Having read chapter three of Weems’ book, we will discuss the metaphor of God as the the husband of Israel. We shift our focus away from what the marriage metaphor and sexualized language say about Israel to the insight these devices give us into the author’s view of God. The metaphor of the promiscuous wife conveyed something to the prophets’ audience about God that marital and sexual imagery was — they thought — particularly well suited to portray. Things like the love of God, God’s honor, and the grace of God. But in the end this metaphor associated with romance and love, in a patriarchal context, came to represent more about God’s power. God loves. God rescues. But God also destroys and abandons.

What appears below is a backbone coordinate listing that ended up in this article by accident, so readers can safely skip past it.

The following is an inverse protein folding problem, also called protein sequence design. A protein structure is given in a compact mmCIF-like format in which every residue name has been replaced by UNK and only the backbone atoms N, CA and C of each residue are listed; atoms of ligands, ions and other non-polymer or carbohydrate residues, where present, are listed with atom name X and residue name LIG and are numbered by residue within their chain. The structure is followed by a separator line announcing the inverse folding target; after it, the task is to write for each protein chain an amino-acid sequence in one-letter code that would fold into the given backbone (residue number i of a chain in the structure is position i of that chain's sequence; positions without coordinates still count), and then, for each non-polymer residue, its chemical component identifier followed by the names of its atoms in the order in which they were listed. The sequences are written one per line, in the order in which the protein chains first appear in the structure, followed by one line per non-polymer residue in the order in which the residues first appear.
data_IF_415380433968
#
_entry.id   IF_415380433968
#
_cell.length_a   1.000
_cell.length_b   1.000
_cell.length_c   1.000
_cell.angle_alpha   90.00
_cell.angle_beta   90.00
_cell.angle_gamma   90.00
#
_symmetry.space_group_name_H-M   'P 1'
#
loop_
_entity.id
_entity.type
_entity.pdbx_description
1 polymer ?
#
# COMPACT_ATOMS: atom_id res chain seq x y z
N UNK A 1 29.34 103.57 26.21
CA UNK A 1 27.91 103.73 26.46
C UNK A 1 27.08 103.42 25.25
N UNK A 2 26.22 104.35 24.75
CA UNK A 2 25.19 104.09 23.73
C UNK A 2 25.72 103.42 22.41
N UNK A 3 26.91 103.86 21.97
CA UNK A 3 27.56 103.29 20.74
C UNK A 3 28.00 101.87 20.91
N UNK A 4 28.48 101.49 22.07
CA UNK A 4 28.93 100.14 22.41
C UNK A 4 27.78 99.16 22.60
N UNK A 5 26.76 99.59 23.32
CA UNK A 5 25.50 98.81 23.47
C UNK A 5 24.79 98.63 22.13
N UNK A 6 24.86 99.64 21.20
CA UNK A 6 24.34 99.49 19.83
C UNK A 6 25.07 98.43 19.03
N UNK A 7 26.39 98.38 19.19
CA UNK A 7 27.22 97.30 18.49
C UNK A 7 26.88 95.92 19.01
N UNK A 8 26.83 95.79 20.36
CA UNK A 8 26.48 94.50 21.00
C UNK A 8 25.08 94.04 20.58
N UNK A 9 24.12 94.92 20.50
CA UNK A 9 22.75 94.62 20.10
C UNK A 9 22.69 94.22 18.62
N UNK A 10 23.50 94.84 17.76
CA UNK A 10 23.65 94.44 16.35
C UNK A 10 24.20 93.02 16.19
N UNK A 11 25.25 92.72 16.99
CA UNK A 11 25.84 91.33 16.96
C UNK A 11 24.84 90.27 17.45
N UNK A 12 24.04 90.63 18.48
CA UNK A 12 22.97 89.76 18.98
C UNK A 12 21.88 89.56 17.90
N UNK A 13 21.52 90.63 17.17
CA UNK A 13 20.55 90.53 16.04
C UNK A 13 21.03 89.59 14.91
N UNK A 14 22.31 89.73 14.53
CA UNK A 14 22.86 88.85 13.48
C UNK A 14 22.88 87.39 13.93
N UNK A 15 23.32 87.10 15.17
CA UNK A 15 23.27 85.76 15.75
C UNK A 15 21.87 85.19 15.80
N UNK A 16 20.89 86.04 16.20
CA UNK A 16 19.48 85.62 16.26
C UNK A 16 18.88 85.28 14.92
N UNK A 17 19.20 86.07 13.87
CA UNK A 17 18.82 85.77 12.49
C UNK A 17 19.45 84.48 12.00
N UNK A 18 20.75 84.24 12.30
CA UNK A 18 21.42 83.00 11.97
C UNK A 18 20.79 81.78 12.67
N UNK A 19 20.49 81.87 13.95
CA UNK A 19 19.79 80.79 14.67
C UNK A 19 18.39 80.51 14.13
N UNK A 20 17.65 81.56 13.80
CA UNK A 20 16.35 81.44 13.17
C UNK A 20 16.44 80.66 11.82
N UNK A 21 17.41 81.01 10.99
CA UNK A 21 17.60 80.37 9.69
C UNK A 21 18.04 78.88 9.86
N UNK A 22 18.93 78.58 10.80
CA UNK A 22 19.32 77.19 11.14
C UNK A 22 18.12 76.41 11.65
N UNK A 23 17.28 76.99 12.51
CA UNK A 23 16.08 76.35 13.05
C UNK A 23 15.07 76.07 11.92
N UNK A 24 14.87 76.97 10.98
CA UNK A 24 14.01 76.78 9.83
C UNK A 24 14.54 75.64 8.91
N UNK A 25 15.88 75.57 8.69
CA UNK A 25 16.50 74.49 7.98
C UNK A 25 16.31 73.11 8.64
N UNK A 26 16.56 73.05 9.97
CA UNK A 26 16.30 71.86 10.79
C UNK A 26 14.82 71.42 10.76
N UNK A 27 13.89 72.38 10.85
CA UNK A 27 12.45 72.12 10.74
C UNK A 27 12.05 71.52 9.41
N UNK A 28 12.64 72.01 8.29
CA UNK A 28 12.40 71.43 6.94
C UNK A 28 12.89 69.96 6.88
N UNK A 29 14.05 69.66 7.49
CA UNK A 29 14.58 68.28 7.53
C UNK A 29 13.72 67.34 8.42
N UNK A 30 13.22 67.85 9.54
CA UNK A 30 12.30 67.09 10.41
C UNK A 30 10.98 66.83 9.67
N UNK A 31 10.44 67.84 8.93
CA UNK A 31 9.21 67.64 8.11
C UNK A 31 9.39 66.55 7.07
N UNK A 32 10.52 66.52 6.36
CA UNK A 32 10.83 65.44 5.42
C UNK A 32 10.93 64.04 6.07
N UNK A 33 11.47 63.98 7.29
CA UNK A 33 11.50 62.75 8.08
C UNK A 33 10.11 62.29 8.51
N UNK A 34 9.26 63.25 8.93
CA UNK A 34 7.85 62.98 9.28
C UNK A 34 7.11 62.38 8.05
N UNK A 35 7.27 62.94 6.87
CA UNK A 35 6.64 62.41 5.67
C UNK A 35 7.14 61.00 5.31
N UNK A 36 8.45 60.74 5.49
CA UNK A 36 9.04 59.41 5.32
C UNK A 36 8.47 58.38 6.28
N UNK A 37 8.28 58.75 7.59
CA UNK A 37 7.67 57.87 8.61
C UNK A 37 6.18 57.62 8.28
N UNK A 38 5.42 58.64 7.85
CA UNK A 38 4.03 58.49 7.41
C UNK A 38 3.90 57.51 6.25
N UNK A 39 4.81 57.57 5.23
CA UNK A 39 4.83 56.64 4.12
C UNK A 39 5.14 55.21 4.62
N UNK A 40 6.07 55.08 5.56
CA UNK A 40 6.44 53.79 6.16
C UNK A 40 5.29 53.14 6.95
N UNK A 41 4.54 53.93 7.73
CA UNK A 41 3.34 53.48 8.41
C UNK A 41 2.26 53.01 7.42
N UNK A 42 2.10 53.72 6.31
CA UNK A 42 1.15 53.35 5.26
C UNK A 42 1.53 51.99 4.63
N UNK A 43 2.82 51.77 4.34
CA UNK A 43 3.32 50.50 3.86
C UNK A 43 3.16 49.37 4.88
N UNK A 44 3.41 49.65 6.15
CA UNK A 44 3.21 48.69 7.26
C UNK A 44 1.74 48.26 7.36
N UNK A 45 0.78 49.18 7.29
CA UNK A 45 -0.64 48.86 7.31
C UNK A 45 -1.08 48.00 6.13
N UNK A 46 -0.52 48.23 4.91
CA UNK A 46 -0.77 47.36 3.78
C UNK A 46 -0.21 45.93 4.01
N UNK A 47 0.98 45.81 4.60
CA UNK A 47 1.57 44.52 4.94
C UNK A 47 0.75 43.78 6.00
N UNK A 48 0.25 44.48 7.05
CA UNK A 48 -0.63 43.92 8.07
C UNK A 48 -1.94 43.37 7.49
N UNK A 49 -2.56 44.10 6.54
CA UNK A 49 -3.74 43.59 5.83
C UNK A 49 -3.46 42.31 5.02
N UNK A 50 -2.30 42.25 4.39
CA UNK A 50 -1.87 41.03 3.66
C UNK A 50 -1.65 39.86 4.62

What kinds of metaphors do we need to be using to describe our experience of God in today’s world. What artistic representation can we provide to speak of God?